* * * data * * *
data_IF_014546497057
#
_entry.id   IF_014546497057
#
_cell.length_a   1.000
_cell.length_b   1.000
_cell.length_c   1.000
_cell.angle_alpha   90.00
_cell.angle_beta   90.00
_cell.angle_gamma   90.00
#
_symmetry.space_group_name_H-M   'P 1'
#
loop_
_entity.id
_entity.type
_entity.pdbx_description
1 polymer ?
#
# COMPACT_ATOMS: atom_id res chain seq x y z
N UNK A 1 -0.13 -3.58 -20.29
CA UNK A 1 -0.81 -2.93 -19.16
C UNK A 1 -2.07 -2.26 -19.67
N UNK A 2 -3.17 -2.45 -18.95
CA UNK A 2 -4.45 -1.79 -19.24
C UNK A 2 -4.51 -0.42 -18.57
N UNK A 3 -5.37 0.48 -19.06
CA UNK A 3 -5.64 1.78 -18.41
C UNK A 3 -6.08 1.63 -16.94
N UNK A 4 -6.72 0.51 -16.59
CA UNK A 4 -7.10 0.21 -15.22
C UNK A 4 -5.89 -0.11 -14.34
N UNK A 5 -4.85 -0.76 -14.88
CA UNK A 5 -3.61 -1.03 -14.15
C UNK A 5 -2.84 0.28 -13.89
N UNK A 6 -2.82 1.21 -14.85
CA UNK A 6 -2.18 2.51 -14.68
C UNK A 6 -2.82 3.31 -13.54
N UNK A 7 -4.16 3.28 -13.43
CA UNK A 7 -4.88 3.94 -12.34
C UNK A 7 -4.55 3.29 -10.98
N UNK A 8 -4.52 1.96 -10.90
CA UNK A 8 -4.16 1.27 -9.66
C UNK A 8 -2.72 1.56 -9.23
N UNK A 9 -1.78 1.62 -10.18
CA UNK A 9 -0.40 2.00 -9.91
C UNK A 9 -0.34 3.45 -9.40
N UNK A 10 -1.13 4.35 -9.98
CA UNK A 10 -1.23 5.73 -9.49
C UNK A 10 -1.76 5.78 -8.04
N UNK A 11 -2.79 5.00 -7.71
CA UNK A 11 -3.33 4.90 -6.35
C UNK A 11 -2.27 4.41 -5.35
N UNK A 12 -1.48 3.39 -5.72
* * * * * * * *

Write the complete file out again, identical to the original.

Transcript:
data_IF_014546497057
#
_entry.id   IF_014546497057
#
_cell.length_a   1.000
_cell.length_b   1.000
_cell.length_c   1.000
_cell.angle_alpha   90.00
_cell.angle_beta   90.00
_cell.angle_gamma   90.00
#
_symmetry.space_group_name_H-M   'P 1'
#
loop_
_entity.id
_entity.type
_entity.pdbx_description
1 polymer ?
#
# COMPACT_ATOMS: atom_id res chain seq x y z
N UNK A 1 -0.13 -3.58 -20.29
CA UNK A 1 -0.81 -2.93 -19.16
C UNK A 1 -2.07 -2.26 -19.67
N UNK A 2 -3.17 -2.45 -18.95
CA UNK A 2 -4.45 -1.79 -19.24
C UNK A 2 -4.51 -0.42 -18.57
N UNK A 3 -5.37 0.48 -19.06
CA UNK A 3 -5.64 1.78 -18.41
C UNK A 3 -6.08 1.63 -16.94
N UNK A 4 -6.72 0.51 -16.59
CA UNK A 4 -7.10 0.21 -15.22
C UNK A 4 -5.89 -0.11 -14.34
N UNK A 5 -4.85 -0.76 -14.88
CA UNK A 5 -3.61 -1.03 -14.15
C UNK A 5 -2.84 0.28 -13.89
N UNK A 6 -2.82 1.21 -14.85
CA UNK A 6 -2.18 2.51 -14.68
C UNK A 6 -2.82 3.31 -13.54
N UNK A 7 -4.16 3.28 -13.43
CA UNK A 7 -4.88 3.94 -12.34
C UNK A 7 -4.55 3.29 -10.98
N UNK A 8 -4.52 1.96 -10.90
CA UNK A 8 -4.16 1.27 -9.66
C UNK A 8 -2.72 1.56 -9.23
N UNK A 9 -1.78 1.62 -10.18
CA UNK A 9 -0.40 2.00 -9.91
C UNK A 9 -0.34 3.45 -9.40
N UNK A 10 -1.13 4.35 -9.98
CA UNK A 10 -1.23 5.73 -9.49
C UNK A 10 -1.76 5.78 -8.04
N UNK A 11 -2.79 5.00 -7.71
CA UNK A 11 -3.33 4.90 -6.35
C UNK A 11 -2.27 4.41 -5.35
N UNK A 12 -1.48 3.39 -5.72